Patient information is fundamental to effective, patient-centred, quality care. It rightly considers patients as partners in their care, empowering them to self-manage their conditions as appropriate, have a better understanding of their health or illness, and to make informed choices and decisions regarding their treatment.
Furthermore, evidence shows that less than half of what is told to patients during a consultation is remembered afterwards. Hence patient information given during a doctor-patient interaction, which can be consumed outside of a consultation, is more likely to result in patients following medical advice. High-quality patient information is of benefit not only to patients themselves, but also to doctors by enabling efficient use of their time and improving health outcomes.
The BMA is playing a part in driving this agenda, which has never been more crucial in the current environment facing patients and doctors as we continue to face down COVID-19 and tackle the massive backlog of non-COVID care.
This week I was proud that the BMA hosted our annual PLG (patient liaison group) patient information awards. These awards were first established in 1997 to encourage the production of accessible and well-designed patient information, and this year we received over 260 resources submitted on a range of topics. The event was held virtually, but broadcast from an audience-free Great Hall using the marvels of technology to give it a sense of occasion.
It was an honour for me to chair this worthy event, and to interview our chair of the patient liaison group, Chrissie Douglass. Chrissie explained the invaluable work of the group, which informs the BMA of the patient’s perspective in our work and policy making.
It was so inspiring to see so many excellent examples of patient resources in the shortlist. Over the past 14 months of the pandemic, we have seen so much innovation in creating the digital resources needed to widen access and overcome the constraints on face-to-face contact between patients and health professionals because of the pandemic.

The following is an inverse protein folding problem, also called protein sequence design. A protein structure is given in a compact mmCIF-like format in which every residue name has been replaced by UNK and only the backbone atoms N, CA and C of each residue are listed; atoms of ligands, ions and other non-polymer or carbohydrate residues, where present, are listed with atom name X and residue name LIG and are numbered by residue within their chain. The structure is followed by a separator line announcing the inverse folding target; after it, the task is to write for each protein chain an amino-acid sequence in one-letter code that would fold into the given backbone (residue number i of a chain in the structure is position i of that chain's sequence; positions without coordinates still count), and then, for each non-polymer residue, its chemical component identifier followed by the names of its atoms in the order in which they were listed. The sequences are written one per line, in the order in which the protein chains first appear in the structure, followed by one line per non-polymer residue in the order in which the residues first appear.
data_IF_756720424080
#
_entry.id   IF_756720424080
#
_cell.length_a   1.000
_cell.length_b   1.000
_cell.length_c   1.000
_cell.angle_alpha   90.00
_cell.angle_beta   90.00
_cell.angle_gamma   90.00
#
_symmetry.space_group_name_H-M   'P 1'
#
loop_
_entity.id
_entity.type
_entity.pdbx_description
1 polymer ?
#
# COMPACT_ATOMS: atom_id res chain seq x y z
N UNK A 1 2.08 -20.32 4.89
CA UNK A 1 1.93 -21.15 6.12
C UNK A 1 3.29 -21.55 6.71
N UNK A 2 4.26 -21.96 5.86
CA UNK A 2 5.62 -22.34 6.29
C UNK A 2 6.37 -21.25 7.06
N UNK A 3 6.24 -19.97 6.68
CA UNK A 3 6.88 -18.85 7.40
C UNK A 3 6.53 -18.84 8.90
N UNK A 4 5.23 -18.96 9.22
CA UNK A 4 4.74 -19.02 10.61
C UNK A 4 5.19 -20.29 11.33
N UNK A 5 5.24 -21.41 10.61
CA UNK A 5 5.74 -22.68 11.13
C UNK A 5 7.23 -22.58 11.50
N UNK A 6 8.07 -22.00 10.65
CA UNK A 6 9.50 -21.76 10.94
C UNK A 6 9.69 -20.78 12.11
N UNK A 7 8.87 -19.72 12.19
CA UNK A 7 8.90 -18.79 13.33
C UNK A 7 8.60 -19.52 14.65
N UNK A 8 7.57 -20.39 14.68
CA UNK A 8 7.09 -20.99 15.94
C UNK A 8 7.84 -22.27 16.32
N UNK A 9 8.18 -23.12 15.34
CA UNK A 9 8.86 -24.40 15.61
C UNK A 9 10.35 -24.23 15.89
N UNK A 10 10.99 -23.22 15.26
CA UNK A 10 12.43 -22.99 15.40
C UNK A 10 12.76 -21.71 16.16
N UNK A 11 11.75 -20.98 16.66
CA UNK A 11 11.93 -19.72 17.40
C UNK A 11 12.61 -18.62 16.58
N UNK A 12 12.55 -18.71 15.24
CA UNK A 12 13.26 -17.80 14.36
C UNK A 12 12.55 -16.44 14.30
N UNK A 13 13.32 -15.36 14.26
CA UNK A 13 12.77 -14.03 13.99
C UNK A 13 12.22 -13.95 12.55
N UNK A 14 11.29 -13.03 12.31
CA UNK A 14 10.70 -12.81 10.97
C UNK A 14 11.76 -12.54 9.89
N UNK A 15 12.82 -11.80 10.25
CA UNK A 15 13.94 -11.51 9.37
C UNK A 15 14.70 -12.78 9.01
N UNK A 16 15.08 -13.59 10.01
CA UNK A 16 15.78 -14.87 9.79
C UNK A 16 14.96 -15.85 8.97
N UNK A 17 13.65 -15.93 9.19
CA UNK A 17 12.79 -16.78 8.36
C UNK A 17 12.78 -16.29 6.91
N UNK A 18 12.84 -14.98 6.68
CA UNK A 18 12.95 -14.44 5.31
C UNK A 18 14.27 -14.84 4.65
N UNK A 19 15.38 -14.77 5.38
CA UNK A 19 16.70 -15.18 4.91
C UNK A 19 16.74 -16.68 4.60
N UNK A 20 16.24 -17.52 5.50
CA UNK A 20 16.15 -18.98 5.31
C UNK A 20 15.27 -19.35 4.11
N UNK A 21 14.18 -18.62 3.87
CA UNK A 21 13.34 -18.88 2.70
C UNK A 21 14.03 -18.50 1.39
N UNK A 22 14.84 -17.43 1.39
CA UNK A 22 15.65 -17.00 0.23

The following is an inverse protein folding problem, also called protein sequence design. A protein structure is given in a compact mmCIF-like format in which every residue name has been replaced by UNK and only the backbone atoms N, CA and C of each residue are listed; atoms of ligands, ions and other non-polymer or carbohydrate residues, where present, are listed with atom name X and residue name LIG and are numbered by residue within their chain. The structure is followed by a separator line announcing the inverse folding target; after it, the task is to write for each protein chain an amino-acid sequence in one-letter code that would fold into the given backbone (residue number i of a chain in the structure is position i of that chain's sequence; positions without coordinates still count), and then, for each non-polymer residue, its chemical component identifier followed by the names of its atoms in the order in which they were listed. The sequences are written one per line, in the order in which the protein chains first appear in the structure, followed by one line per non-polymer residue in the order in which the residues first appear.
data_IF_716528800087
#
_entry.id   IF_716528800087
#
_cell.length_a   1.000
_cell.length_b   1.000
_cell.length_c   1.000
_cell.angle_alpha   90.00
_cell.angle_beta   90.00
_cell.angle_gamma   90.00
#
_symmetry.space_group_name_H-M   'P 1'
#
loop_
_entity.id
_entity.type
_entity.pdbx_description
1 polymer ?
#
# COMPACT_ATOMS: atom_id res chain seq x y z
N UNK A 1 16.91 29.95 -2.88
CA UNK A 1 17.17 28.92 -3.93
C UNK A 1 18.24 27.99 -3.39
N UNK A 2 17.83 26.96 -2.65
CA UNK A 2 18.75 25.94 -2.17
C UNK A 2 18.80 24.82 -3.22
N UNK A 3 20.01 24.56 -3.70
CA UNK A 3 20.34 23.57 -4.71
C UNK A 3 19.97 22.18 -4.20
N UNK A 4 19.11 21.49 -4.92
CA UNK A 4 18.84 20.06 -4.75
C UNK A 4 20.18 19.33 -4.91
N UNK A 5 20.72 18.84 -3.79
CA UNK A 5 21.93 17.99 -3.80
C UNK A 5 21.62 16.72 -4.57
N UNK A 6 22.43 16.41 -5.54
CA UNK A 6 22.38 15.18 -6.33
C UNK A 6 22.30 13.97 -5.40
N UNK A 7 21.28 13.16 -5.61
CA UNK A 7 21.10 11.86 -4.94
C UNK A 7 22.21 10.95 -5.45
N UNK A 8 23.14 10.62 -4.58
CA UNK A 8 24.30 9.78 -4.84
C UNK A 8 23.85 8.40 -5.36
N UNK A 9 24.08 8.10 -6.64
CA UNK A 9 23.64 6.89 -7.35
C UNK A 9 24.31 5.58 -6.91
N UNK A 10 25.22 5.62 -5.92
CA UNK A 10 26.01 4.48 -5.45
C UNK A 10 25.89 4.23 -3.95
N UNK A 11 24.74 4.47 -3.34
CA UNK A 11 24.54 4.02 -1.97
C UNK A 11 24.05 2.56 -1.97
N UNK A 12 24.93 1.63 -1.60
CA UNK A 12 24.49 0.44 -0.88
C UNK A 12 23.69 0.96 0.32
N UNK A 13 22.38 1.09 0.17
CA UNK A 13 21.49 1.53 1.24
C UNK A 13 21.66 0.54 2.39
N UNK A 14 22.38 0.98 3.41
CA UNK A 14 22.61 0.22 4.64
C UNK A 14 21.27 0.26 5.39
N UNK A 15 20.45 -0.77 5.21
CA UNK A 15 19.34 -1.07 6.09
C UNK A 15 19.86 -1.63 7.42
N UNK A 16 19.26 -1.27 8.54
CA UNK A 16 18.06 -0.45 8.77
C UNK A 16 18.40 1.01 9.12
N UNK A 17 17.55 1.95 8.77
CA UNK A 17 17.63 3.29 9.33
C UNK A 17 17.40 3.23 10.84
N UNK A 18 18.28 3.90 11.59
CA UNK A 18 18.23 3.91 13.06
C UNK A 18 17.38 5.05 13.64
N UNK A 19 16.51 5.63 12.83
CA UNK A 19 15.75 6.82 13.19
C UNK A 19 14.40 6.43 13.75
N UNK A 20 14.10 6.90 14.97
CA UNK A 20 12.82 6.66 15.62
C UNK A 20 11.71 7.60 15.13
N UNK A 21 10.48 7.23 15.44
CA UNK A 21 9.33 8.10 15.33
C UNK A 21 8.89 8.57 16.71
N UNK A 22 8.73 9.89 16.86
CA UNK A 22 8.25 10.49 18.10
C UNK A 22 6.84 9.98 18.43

The five-strong shortlist showed a depth of empathy for patients and their loved ones, a sense of inclusivity in how they target specific groups, and creativity in the outputs and resources.
We saw everything from a series of story books for children suffering from terminal conditions, a web resource for families to guide them through end-of-life care during the pandemic, and the winning entry from Prostate Cancer UK which provided materials to gay and bisexual men. This was notable for how it responded to research showing this group has different experiences of prostate cancer to others.
At the ceremony there was also an opportunity to celebrate another successful campaign launched in late 2020 by charity Medical Aid – whose trustees include BMA council member Jeeves Wijesuriya. They have released a series of animated videos for communities across the UK on medical rights, protection and self-care strategies during the pandemic. This work underpins the need for health systems and practitioners to offer cultural competence to address disparities in patient outcomes for all communities. Cultural competence is the ability to provide care to patients with diverse values, beliefs and behaviours, including the tailoring of healthcare delivery to meet patients’ social, cultural and linguistic needs.
Clear, concise, accurate and compelling information is clearly vital as part of our ongoing battle with the pandemic. Last week the BMA launched a social media campaign aimed at improving uptake of the COVID vaccine. We released a series of videos on Instagram with the core message being Spread the word, not the virus. This is a simple call to action which encourages the target audience, who will be largely within the 20-40 age bracket, to spread information and a positive message to family and friends about the benefits of being vaccinated.
Patient information is a fundamental part of our working lives as doctors and is integral to the doctor-patient relationship. As doctors, having fingertip keyboard access to patient resources that allows us to efficiently provide them to the patients we care for would be transformative for both patients and doctors.
As we rightly consider lessons from the immensely challenging last 14 months, we should also address how we empower and arm professionals and the public with the information they need and deserve for better health outcomes.